People with ethnic minority background still earning significantly less than Dutch

Waiting for a job interview
Waiting for a job interview. (Photo: AllaSerebrina/DepositPhotos)

The income gap between Dutch people with an immigrant background and so-called "native" Dutch is not decreasing significantly, central planning office CPB said in a report on Wednesday. The planning office partly attributes the wage gap to differences in education level, differences in types of jobs, and discrimination on the labor market.

Fighting racial discrimination on the labor market is one of the necessary steps to eliminate the income disparities, the CPB said pointing to another primary factor in wage gap in the Netherlands. Other factors that play a role in the income gap include choice of study direction, social networks, job type, cultural differences, and proficiency in the Dutch language.  Reducing the difference between flexible and permanent contracts on the labor market can also help, as people with a migration background less often move from flexible to permanent employment. 

The planning office also recommends making adjustments in the field of education and the labor market. International research shows that more focus on early- and pre-school education can help in future job prospects. Policies should be implemented to prevent early school dropouts. People with a migration background should receive more guidance when choosing what to study or finding internship, specifically paying attention to labor market perspectives. 

The income difference between people with a Surinamese background and people without an ethnic minority background is 16 percent. People with Antillean, Turkish and Moroccan backgrounds respectively earn 21 percent, 26 percent, and 31 percent less than Dutch with no migration background. Though CPB notes that a slight improvement can be seen in the last two groups between 2002 and 2017.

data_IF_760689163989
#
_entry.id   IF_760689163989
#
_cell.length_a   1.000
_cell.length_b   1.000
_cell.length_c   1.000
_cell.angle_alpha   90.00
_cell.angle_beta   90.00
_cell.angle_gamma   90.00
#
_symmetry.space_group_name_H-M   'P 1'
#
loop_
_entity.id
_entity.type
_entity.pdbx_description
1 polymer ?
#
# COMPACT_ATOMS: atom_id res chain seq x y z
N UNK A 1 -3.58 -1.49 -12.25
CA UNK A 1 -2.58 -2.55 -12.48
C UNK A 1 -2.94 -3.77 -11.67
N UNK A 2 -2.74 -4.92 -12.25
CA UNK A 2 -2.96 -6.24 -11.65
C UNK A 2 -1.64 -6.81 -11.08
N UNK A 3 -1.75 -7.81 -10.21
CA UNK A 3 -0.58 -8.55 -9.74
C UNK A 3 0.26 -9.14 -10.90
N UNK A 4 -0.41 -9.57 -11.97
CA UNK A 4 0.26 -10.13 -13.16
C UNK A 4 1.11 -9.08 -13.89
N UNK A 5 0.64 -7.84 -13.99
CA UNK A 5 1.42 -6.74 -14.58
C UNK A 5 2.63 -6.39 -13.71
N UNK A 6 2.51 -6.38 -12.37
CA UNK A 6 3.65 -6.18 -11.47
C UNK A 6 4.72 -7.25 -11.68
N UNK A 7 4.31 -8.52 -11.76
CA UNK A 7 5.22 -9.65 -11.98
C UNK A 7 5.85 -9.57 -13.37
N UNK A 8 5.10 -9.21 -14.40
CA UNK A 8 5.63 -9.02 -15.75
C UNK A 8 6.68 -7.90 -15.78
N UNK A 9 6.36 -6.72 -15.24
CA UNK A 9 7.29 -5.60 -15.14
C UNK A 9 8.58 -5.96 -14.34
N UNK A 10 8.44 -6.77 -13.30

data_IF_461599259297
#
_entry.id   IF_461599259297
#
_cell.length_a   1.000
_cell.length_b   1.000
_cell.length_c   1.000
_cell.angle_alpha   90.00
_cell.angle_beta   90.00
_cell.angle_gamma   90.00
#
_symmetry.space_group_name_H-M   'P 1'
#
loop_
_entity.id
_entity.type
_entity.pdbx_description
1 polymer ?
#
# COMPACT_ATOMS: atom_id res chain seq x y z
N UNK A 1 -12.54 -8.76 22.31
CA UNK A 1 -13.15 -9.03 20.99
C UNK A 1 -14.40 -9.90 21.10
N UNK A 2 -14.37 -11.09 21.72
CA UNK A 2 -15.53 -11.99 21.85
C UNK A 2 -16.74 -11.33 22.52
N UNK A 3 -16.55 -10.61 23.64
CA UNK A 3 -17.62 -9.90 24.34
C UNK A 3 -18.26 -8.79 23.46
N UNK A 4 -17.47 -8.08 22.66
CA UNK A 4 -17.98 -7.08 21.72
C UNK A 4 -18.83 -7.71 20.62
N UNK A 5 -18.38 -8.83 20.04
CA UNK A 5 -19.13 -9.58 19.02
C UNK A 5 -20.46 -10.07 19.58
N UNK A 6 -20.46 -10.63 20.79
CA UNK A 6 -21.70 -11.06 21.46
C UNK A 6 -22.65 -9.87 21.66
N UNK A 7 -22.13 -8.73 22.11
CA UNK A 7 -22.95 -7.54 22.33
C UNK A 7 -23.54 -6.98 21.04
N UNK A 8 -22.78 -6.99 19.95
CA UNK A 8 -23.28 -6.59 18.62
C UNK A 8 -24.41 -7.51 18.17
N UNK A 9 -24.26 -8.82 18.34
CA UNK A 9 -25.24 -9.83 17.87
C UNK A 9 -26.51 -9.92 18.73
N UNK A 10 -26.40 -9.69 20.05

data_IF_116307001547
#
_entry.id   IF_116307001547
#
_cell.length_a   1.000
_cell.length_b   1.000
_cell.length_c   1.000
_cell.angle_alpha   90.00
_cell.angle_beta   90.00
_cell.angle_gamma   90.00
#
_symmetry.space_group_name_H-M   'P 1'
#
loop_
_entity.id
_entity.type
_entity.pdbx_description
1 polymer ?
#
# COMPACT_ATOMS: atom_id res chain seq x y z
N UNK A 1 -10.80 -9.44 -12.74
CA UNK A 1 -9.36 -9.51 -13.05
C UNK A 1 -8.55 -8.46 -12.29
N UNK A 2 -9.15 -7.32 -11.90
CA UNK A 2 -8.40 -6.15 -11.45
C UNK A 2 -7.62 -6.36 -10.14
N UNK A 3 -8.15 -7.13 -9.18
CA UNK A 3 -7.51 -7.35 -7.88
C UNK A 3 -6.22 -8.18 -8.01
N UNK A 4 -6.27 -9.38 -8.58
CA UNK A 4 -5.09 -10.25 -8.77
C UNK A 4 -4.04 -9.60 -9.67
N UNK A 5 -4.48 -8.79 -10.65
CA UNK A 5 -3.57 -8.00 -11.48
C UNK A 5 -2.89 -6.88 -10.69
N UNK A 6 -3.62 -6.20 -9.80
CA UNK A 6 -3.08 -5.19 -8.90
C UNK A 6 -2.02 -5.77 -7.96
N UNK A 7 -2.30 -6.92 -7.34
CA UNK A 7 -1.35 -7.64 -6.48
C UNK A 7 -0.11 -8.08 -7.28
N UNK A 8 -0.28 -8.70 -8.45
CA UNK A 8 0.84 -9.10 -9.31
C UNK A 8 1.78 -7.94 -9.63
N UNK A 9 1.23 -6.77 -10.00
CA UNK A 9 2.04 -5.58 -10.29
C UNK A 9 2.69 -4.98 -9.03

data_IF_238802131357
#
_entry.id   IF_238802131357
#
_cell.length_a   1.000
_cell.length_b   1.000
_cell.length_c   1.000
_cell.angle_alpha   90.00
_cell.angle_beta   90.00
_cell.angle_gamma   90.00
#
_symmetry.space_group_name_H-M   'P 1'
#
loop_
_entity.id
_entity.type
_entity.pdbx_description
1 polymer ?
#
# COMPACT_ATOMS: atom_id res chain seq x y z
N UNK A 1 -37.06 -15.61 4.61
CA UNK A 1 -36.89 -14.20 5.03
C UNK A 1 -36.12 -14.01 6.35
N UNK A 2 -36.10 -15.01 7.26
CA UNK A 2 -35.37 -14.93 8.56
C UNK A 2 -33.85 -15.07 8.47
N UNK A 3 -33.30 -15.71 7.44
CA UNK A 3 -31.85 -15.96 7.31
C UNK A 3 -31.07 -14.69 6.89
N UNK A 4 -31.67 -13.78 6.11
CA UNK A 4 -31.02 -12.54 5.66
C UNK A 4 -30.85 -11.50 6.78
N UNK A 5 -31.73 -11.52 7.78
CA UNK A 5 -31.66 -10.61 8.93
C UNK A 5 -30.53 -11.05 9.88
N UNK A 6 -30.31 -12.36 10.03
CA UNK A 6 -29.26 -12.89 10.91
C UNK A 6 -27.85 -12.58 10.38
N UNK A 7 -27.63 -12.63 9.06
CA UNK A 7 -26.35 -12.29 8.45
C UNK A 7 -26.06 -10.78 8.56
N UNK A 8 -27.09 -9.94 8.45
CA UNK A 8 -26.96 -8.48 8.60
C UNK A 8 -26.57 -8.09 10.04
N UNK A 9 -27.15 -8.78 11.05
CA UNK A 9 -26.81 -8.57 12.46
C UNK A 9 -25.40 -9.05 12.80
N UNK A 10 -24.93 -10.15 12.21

People with a Moroccan, Turkish, Surinamese or Antillean immigrant backgrounds have around 25 percent less disposable income than Dutch people with no migration background. This has remained relatively stable over the past 15 years, according to the CPB. 

The proportion of working men among Dutch with a migration background is 10 to 20 percent lower than among Dutch men with no migration background. Among women, the difference is even 15 to 35 percent. The hourly wages for people with a migration background are also considerably lower. The hourly wage of men and women with an Antillean background is around 4 percent lower. For women with a Turkish background, the hourly wage is even 29 percent lower.

A child of parents with a Moroccan background in the lowest income class on average will reach the 28th step in the income distribution, while the child of Dutch parents from the same income group will on average reach 13 steps higher. The CPB used a scale of 1 to 100, with 1 being the lowest and 100 the highest income step. Also if parents with a migration background fall in a higher income group, their children's income lags behind that of their Dutch peers.

The share of highly educated Dutch with an ethnic minority background is growing, but so is the share of highly educated Dutch with no migration background. "For the time being, the difference in level of education between people with and without a migration background is not diminishing. The difference in labor income due to a difference in level of education will therefore continue to exist", the planning office said.

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